Update: Watch video of NASA announcing their discovery at the bottom of this report
It’s not exactly little green men but NASA is expected to announce Thursday that it has discovered a new life form unlike anything previously known.
The new life form is made up of arsenic instead of phosphorus. All life forms previously known were made of six components: carbon, hydrogen, nitrogen, oxygen, phosphorus and sulfur. Up until this point, the DNA of all living creatures was made of the same stuff, but that will all change with this announcement.
The Dutch website NOS reported that NASA scientists found the new life form in the poisonous Mono Lake in California. Bacteria made up of arsenic was previously thought to be impossible.
“The GFAJ-1 bacterium naturally resides in the arsenic-rich waters (200 uM) of Mono Lake located in California’s Eastern Sierra, and it belongs to a family of proteobacteria that is known to accumulate arsenic,” wrote Yun Xie for Ars Technica. “It’s not remarkable that GFAJ-1 survives in high concentrations of arsenic, but what is startling is that it potentially integrates arsenic into its DNA and proteins.”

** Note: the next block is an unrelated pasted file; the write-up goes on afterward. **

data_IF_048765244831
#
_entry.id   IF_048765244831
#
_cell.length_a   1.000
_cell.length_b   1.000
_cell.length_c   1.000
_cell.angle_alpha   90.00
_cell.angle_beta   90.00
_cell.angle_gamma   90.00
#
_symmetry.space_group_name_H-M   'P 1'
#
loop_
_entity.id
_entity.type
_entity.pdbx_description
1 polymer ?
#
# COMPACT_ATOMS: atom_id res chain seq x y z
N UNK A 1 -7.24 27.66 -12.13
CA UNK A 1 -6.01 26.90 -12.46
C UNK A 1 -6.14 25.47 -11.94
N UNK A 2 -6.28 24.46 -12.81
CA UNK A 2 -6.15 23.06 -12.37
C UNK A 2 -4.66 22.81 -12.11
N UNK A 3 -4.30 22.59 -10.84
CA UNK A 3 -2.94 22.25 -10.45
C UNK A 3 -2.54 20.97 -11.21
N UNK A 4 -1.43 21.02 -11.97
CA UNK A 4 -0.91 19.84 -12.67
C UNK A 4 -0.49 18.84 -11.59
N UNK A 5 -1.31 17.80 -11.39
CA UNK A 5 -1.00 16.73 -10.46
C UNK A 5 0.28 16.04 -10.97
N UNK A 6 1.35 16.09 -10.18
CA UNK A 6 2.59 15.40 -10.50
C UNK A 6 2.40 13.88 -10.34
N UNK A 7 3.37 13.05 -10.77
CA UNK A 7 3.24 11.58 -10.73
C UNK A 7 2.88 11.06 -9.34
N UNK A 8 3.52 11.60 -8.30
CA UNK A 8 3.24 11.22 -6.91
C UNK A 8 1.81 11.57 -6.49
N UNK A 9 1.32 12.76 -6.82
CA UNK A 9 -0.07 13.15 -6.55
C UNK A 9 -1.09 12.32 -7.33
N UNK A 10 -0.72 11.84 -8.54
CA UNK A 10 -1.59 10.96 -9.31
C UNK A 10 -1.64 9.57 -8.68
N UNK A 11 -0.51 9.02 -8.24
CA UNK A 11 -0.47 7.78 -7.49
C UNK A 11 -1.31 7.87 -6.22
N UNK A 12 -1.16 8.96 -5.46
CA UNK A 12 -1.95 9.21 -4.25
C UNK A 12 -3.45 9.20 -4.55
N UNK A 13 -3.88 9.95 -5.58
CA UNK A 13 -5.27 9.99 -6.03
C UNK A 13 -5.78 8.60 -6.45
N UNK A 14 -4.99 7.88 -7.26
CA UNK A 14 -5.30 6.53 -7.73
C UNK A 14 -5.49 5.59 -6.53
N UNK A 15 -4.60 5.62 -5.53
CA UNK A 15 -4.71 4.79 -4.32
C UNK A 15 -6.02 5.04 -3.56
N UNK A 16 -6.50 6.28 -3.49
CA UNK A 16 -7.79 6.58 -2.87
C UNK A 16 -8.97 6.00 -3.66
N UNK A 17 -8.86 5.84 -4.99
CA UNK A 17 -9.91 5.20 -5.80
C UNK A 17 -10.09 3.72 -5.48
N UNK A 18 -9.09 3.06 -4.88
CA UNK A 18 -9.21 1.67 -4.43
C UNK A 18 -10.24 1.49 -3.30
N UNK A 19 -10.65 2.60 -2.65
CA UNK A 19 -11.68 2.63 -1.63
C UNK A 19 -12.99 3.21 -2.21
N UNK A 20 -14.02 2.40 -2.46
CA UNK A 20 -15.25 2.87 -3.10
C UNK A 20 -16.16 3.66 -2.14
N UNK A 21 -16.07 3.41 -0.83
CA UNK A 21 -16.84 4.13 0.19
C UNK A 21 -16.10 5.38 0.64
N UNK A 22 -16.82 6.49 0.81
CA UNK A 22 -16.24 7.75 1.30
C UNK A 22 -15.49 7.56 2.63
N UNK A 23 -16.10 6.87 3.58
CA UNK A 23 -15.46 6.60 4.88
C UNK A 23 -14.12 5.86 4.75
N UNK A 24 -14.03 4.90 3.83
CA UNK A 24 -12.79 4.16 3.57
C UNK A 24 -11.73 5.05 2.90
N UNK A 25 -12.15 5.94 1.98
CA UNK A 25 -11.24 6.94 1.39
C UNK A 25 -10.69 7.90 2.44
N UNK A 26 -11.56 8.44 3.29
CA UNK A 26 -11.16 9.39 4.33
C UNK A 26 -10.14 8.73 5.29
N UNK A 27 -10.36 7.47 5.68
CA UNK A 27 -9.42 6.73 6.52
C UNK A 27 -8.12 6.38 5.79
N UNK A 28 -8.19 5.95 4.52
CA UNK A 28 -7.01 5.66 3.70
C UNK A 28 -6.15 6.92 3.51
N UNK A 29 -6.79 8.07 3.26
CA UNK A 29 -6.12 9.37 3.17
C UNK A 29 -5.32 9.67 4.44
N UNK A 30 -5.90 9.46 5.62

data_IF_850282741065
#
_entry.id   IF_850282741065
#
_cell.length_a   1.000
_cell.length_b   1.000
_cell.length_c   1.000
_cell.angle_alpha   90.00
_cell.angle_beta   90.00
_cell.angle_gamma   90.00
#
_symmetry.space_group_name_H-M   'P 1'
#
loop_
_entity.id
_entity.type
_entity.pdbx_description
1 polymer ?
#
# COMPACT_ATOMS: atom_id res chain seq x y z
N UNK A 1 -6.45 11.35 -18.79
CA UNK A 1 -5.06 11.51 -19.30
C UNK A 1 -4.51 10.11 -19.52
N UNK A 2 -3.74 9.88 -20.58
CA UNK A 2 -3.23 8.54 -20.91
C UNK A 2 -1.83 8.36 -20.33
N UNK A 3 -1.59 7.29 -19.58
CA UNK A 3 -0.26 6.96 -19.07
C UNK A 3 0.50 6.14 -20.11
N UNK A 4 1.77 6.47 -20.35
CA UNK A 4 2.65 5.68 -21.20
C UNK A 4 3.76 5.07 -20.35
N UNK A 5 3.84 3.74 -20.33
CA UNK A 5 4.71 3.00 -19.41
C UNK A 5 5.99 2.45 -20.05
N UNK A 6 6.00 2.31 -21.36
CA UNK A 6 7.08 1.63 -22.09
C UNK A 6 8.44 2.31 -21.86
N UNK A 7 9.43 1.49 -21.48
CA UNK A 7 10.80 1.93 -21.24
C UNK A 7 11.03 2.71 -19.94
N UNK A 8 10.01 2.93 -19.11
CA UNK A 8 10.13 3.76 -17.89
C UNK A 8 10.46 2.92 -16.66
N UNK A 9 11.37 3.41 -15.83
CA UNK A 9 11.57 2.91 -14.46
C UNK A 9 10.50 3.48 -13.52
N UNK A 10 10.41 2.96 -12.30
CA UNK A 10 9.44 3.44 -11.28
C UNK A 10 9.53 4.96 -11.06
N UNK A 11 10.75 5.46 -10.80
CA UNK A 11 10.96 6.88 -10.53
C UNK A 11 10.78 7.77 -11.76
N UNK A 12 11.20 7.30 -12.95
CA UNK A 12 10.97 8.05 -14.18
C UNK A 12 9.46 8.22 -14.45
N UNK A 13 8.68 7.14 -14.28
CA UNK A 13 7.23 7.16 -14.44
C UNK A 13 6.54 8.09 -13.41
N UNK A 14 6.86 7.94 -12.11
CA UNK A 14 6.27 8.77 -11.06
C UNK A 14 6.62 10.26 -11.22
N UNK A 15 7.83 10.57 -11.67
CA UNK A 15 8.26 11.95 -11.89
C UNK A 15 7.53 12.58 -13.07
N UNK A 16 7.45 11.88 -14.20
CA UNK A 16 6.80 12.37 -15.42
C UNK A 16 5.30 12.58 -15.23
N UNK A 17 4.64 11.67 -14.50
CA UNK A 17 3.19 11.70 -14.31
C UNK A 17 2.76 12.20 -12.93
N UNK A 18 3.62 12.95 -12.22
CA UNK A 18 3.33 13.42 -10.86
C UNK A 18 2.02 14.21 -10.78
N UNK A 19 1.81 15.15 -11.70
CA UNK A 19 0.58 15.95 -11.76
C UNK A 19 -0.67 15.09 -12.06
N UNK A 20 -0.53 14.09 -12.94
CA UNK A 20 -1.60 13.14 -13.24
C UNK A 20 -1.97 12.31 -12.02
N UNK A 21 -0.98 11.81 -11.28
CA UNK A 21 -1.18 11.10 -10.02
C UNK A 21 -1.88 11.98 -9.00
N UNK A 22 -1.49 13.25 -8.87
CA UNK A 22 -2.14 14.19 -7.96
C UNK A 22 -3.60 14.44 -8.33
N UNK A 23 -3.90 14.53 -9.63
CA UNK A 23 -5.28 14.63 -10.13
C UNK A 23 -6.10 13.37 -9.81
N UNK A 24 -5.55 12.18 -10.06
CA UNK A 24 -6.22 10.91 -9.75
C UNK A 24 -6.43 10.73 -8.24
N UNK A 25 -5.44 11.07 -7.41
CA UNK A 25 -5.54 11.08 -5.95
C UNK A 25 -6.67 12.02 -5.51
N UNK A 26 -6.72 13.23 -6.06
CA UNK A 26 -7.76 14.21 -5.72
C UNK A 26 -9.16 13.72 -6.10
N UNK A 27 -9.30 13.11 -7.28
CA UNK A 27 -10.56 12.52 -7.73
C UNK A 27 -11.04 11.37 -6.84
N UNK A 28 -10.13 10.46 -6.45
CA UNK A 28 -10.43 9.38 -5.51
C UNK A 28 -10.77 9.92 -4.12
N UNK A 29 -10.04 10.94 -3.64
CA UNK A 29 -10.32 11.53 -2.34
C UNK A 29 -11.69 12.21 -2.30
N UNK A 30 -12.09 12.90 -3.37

“Rather than just retaining arsenic inside the cells, the authors provided evidence that the bacteria actually integrated arsenic into DNA and possibly other biomolecules. They found higher arsenic and lower phosphorus content in purified genomic DNA of bacteria grown in arsenate compared to control cells.”
“The implications of this discovery are enormous to our understanding of life itself and the possibility of finding beings in other planets that don’t have to be like planet Earth,” Gizmodo noted.
NASA watchers had speculated that the 2 p.m. EST press conference would reveal that NASA had found the building blocks of arsenic-based life on one of Saturn’s moons.
“If I had to guess at what NASA is going to reveal on Thursday, I’d say that they’ve discovered arsenic on Titan and maybe even detected chemical evidence of bacteria utilizing it for photosynthesis (by following the elements),” Jason Kottke wrote.
Of course, it’s possible that the NASA could announce a completely different “astrobiology finding.”
The news conference is scheduled to begin at 2 p.m. EST. A live video stream will be available from NASA.
This video is from NASA TV, broadcast Dec. 2, 2010.